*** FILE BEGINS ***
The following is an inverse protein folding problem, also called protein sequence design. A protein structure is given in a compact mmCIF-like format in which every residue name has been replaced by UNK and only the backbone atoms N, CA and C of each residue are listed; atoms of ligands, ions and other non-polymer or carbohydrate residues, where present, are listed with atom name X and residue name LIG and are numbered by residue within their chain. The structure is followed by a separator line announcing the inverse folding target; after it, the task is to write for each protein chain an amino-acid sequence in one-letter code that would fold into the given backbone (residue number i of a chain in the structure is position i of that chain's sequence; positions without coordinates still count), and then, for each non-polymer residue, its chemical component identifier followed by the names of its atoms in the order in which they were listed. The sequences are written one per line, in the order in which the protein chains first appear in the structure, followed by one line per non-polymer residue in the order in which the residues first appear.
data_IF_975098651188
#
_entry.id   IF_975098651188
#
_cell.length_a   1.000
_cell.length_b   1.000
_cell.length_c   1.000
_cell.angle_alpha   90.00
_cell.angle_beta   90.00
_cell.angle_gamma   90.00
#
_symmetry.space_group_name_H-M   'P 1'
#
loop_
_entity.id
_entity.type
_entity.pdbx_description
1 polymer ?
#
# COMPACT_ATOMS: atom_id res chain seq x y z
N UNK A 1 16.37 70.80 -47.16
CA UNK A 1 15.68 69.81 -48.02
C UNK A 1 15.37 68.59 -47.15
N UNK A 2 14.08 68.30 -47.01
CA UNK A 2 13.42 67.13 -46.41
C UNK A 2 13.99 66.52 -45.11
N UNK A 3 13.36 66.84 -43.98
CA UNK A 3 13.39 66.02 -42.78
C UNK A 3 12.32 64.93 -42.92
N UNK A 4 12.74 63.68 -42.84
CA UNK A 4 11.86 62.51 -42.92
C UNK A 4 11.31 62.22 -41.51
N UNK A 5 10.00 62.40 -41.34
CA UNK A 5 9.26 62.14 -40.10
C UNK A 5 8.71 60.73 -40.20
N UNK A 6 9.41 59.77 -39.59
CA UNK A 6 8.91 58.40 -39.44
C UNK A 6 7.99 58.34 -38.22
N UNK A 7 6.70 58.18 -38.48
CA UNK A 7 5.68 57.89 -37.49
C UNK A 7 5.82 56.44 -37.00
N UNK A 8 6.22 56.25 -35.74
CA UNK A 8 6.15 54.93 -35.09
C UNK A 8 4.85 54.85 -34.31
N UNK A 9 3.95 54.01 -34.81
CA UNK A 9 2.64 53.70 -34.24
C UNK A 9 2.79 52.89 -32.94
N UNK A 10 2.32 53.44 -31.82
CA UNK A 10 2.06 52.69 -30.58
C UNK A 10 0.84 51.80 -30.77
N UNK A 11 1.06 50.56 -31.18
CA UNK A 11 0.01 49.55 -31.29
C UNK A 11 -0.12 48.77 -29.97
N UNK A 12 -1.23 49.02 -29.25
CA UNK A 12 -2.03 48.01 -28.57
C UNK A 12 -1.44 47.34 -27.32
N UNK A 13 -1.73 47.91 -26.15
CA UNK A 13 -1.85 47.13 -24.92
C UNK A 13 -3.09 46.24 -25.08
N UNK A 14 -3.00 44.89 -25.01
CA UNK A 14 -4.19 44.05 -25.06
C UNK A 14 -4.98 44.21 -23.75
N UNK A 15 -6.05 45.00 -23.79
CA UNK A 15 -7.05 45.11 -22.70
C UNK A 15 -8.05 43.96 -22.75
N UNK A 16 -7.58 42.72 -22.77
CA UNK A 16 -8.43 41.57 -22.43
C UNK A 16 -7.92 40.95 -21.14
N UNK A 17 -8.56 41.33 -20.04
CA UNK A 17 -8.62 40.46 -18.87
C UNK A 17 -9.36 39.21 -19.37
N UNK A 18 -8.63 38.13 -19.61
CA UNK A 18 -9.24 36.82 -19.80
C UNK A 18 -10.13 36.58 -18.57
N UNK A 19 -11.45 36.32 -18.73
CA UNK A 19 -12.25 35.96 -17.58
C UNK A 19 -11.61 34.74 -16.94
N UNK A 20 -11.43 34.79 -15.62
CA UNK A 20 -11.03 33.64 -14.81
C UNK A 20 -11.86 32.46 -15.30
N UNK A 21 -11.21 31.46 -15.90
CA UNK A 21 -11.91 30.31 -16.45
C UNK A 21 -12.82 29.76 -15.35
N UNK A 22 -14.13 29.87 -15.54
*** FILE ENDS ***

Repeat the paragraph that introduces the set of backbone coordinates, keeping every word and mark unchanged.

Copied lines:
The following is an inverse protein folding problem, also called protein sequence design. A protein structure is given in a compact mmCIF-like format in which every residue name has been replaced by UNK and only the backbone atoms N, CA and C of each residue are listed; atoms of ligands, ions and other non-polymer or carbohydrate residues, where present, are listed with atom name X and residue name LIG and are numbered by residue within their chain. The structure is followed by a separator line announcing the inverse folding target; after it, the task is to write for each protein chain an amino-acid sequence in one-letter code that would fold into the given backbone (residue number i of a chain in the structure is position i of that chain's sequence; positions without coordinates still count), and then, for each non-polymer residue, its chemical component identifier followed by the names of its atoms in the order in which they were listed. The sequences are written one per line, in the order in which the protein chains first appear in the structure, followed by one line per non-polymer residue in the order in which the residues first appear.